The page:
WASHINGTON (AP) — President Bush named John Negroponte,
the United States’s top diplomat at the United Nations, as
the U.S. ambassador to Iraq yesterday and asserted that Iraq
“will be free and democratic and peaceful.”

Bush announced the nomination in an Oval Office ceremony.

At the United Nations, Negroponte, 64, was instrumental in
winning unanimous approval of a Security Council resolution that
demanded Saddam Hussein comply with U.N. mandates to disarm.

While the resolution helped the Bush administration make its
case for invading Iraq, the Security Council eventually refused to
endorse the overthrow of Saddam, opting instead to extend U.N.
weapons searches.

“John Negroponte is a man of enormous experience and
skill” and “has done a really good job of speaking for
the United States to the world about our intentions to spread
freedom and peace,” Bush said.

Regarding Negroponte’s new post, the president said there
is “no doubt in my mind he can handle it, no doubt in my mind
he will do a very good job and there’s no doubt in my mind
that Iraq will be free and democratic and peaceful.”

Senate Foreign Relations Committee Chairman Dick Lugar (R-Ind.)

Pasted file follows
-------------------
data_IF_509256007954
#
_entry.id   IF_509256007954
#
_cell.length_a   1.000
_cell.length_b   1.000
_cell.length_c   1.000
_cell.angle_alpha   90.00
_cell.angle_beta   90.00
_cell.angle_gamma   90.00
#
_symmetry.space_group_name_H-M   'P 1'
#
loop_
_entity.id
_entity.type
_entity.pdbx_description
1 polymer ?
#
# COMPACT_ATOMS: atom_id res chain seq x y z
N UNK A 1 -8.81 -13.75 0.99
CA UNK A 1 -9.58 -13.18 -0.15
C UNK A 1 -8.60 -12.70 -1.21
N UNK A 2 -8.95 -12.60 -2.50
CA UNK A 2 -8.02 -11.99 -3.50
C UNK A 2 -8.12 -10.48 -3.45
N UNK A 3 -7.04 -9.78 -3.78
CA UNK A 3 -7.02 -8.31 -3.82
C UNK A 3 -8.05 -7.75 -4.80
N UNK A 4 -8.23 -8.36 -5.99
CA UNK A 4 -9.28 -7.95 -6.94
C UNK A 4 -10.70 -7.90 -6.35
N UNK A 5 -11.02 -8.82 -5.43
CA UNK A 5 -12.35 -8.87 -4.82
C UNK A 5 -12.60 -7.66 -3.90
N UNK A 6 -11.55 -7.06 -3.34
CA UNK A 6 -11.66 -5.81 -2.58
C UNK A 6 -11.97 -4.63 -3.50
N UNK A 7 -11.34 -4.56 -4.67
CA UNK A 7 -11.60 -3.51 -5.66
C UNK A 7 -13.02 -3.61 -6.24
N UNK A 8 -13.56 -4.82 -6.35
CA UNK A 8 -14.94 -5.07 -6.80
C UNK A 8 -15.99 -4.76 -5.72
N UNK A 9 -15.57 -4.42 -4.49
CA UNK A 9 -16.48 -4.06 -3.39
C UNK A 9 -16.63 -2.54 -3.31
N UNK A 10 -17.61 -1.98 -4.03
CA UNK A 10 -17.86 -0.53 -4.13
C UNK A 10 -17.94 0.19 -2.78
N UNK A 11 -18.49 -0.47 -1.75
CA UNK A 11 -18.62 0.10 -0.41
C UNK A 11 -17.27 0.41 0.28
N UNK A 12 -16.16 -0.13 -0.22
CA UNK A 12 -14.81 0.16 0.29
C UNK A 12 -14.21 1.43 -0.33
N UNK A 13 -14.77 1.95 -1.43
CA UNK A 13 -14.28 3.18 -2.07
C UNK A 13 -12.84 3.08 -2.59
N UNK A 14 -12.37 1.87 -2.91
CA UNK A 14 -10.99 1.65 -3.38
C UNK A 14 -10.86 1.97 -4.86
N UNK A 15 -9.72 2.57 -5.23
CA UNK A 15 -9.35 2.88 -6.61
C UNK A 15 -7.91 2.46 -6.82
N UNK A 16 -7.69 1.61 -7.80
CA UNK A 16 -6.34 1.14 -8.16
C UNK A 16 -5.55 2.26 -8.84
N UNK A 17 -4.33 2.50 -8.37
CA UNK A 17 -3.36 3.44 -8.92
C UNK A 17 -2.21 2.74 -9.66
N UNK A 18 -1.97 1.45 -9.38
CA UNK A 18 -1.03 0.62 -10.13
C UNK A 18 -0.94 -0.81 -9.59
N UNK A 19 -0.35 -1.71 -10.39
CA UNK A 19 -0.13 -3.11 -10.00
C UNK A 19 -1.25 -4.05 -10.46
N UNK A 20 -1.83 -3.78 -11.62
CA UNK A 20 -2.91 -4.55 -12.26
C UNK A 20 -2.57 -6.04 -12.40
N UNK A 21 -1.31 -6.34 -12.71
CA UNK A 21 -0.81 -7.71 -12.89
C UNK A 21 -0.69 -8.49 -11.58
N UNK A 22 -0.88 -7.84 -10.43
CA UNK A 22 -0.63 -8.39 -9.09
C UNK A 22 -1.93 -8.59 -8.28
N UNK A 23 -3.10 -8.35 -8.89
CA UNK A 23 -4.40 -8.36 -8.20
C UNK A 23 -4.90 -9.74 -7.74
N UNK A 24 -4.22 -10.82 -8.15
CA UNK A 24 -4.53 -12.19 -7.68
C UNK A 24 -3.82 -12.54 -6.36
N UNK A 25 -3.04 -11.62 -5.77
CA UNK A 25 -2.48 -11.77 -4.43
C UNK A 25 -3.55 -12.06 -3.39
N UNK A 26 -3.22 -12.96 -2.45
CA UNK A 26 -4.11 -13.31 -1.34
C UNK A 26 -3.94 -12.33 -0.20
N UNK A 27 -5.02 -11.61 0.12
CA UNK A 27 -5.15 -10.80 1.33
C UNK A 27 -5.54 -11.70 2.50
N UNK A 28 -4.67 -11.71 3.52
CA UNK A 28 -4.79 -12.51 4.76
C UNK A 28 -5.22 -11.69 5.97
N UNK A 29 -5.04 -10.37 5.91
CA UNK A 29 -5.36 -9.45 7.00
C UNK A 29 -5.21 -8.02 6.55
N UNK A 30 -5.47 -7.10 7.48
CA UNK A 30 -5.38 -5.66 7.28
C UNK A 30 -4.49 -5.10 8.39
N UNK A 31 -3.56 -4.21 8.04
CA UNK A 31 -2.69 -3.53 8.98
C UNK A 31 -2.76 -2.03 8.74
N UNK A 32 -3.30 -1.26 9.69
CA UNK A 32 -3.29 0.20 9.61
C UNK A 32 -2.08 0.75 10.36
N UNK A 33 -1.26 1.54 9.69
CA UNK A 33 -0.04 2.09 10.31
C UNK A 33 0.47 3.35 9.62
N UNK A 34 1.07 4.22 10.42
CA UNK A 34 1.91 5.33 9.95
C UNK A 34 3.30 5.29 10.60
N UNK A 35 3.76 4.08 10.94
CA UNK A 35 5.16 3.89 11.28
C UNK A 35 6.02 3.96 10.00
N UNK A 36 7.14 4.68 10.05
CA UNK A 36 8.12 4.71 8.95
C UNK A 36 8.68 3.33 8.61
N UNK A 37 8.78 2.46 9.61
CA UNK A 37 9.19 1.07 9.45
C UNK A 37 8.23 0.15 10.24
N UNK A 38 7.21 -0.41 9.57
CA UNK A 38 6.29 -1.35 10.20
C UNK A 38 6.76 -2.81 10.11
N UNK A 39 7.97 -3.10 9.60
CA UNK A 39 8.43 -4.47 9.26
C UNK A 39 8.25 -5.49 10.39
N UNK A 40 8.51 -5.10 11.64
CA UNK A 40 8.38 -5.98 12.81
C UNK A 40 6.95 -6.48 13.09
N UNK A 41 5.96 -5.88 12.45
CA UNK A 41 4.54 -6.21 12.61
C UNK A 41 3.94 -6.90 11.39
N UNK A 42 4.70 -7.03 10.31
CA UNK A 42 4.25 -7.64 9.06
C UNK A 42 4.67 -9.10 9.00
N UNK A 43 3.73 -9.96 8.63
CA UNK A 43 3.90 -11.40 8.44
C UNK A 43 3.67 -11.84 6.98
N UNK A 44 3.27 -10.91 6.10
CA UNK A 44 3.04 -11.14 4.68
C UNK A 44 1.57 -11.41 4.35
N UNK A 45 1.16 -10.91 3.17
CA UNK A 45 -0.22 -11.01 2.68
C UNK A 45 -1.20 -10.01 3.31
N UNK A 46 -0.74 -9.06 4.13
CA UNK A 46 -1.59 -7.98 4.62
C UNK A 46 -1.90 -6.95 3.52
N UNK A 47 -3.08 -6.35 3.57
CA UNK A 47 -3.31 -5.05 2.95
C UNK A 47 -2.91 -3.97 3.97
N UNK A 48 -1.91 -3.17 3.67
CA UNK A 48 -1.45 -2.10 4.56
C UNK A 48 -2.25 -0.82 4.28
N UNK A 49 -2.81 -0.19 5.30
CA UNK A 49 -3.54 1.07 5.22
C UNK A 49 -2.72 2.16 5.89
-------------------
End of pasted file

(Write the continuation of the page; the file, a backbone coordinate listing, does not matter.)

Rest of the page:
supports the nomination and said he will work with Secretary of
State Colin Powell to provide a prompt public hearing for

If confirmed by the Senate, Negroponte would head a U.S. embassy
in Baghdad that will be temporarily housed in a palace that
belonged to Saddam. When up and running, the embassy will be the
largest in the world.

Negroponte would become ambassador in Baghdad when the United
States hands over political power to an interim Iraqi government by
a June 30 deadline. The current top U.S. official in Iraq, L. Paul
Bremer, is expected to leave the country once the political
transition is completed.

Thousands of U.S. troops will remain in the country even after
the political transition is complete.

As U.N. ambassador in New York, Negroponte also helped win
approval of a resolution to expand the mandate of an international
security force in Afghanistan after the overthrow of the Taliban
government. Before that, he worked in private business.

Negroponte’s nomination for the U.N. post was confirmed by
the Senate in September 2001, but that confirmation didn’t
come easy.

It was delayed a half-year mostly because of criticism of his
record as the U.S. ambassador to Honduras from 1981 to 1985. In
Honduras, Negroponte played a prominent role in assisting the
Contras in Nicaragua in their war with the left-wing Sandinista
government, which was aligned with Cuba and the Soviet Union.

For weeks before his Senate Foreign Relations Committee hearing,
Negroponte was questioned by staff members on whether he had
acquiesced to human rights abuses by a Honduran death squad funded
and partly trained by the Central Intelligence Agency.

Negroponte testified that he did not believe the abuses were
part of a deliberate Honduran government policy. “To this
day,” he said, “I do not believe that death squads were
operating in Honduras.”

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